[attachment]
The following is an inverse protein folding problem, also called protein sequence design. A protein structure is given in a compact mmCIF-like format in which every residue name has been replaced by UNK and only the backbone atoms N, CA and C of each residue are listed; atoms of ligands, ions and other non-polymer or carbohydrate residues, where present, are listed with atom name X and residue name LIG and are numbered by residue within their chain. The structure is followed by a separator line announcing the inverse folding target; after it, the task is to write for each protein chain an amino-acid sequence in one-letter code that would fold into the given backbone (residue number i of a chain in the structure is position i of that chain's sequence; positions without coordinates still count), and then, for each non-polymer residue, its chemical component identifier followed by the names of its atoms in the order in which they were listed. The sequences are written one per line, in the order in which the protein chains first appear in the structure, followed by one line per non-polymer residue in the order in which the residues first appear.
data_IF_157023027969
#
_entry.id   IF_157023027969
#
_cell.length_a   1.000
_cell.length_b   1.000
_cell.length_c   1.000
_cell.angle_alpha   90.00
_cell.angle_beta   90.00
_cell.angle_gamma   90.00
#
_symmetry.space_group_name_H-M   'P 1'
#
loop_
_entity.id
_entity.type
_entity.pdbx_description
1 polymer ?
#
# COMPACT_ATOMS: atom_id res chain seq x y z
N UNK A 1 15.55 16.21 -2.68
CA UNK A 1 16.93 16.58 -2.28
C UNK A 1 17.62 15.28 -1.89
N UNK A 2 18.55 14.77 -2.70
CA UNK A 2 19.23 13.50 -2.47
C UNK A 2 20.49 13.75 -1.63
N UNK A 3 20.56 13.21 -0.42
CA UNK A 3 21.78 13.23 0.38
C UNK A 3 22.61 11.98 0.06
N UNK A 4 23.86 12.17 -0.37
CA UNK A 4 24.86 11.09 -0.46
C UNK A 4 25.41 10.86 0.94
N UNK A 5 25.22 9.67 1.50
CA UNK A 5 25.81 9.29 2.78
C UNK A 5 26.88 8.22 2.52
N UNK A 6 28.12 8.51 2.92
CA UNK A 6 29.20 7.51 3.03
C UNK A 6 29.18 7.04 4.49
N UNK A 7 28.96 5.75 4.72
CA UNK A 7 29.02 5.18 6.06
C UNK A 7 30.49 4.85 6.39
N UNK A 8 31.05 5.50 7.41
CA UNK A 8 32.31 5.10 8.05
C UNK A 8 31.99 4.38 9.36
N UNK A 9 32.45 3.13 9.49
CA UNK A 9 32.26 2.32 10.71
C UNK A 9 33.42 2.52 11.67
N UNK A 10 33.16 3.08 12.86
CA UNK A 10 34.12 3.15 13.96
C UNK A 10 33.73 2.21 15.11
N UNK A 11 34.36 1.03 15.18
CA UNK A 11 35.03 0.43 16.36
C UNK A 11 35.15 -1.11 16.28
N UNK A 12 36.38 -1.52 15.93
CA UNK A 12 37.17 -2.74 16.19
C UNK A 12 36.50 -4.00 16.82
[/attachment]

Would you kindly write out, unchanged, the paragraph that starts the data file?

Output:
The following is an inverse protein folding problem, also called protein sequence design. A protein structure is given in a compact mmCIF-like format in which every residue name has been replaced by UNK and only the backbone atoms N, CA and C of each residue are listed; atoms of ligands, ions and other non-polymer or carbohydrate residues, where present, are listed with atom name X and residue name LIG and are numbered by residue within their chain. The structure is followed by a separator line announcing the inverse folding target; after it, the task is to write for each protein chain an amino-acid sequence in one-letter code that would fold into the given backbone (residue number i of a chain in the structure is position i of that chain's sequence; positions without coordinates still count), and then, for each non-polymer residue, its chemical component identifier followed by the names of its atoms in the order in which they were listed. The sequences are written one per line, in the order in which the protein chains first appear in the structure, followed by one line per non-polymer residue in the order in which the residues first appear.